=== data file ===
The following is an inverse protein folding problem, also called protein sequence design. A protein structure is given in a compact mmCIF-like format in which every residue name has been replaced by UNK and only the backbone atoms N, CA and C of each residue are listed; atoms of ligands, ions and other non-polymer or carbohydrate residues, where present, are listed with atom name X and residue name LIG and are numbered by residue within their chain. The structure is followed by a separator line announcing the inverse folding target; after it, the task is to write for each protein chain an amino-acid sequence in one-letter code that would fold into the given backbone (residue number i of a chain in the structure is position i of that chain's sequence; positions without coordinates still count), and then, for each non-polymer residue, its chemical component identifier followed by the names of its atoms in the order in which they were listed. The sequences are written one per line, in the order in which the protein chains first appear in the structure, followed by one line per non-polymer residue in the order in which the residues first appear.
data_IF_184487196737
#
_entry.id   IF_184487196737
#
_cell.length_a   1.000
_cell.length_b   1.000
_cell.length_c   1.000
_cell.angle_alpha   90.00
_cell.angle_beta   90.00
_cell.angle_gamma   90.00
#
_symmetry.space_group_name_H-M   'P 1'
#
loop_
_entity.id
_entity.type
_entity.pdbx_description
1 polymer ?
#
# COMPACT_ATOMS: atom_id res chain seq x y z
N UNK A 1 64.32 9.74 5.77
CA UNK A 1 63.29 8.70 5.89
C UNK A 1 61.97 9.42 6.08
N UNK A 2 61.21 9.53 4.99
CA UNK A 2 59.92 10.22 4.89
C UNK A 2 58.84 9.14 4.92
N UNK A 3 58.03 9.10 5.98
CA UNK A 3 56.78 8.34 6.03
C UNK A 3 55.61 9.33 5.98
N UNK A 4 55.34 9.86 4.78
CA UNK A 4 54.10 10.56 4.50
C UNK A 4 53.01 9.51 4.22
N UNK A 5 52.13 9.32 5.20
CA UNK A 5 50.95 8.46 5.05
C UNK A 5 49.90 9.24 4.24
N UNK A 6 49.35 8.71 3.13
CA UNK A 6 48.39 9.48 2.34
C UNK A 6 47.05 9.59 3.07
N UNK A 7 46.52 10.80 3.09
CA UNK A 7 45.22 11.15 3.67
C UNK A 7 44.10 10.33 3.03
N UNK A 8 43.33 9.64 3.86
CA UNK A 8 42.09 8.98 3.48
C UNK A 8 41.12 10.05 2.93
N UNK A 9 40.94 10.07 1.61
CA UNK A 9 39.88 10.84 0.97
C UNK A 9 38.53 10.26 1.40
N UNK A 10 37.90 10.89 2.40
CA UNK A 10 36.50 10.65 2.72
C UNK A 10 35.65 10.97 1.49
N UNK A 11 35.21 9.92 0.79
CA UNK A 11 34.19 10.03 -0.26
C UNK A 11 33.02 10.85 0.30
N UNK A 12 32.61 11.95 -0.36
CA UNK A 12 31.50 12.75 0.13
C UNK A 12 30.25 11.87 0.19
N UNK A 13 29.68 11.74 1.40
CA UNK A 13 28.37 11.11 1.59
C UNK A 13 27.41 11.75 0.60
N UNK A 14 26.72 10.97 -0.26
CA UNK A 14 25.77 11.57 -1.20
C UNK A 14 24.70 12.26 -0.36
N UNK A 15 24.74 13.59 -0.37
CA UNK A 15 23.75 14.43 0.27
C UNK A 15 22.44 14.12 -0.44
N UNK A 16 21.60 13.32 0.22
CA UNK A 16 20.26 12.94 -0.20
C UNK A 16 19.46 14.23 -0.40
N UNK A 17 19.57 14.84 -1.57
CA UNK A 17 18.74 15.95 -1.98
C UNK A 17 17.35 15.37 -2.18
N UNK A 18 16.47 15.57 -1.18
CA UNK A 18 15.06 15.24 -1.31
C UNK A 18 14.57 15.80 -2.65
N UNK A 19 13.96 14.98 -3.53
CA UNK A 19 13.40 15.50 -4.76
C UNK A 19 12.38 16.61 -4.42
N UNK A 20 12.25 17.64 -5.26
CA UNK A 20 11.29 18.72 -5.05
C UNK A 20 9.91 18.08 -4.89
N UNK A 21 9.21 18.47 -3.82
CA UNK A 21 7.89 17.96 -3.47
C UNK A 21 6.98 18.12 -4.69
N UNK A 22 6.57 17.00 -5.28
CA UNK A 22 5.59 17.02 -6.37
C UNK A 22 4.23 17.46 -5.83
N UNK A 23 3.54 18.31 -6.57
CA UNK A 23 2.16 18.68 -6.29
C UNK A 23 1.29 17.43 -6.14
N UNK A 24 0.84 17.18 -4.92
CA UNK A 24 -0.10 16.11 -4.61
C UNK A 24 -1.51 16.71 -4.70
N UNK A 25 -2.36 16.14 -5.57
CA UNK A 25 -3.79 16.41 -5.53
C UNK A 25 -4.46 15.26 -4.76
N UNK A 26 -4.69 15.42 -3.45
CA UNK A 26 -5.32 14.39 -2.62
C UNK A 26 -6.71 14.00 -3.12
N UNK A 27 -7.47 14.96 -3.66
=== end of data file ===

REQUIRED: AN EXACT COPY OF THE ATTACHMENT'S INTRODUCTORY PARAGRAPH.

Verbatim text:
The following is an inverse protein folding problem, also called protein sequence design. A protein structure is given in a compact mmCIF-like format in which every residue name has been replaced by UNK and only the backbone atoms N, CA and C of each residue are listed; atoms of ligands, ions and other non-polymer or carbohydrate residues, where present, are listed with atom name X and residue name LIG and are numbered by residue within their chain. The structure is followed by a separator line announcing the inverse folding target; after it, the task is to write for each protein chain an amino-acid sequence in one-letter code that would fold into the given backbone (residue number i of a chain in the structure is position i of that chain's sequence; positions without coordinates still count), and then, for each non-polymer residue, its chemical component identifier followed by the names of its atoms in the order in which they were listed. The sequences are written one per line, in the order in which the protein chains first appear in the structure, followed by one line per non-polymer residue in the order in which the residues first appear.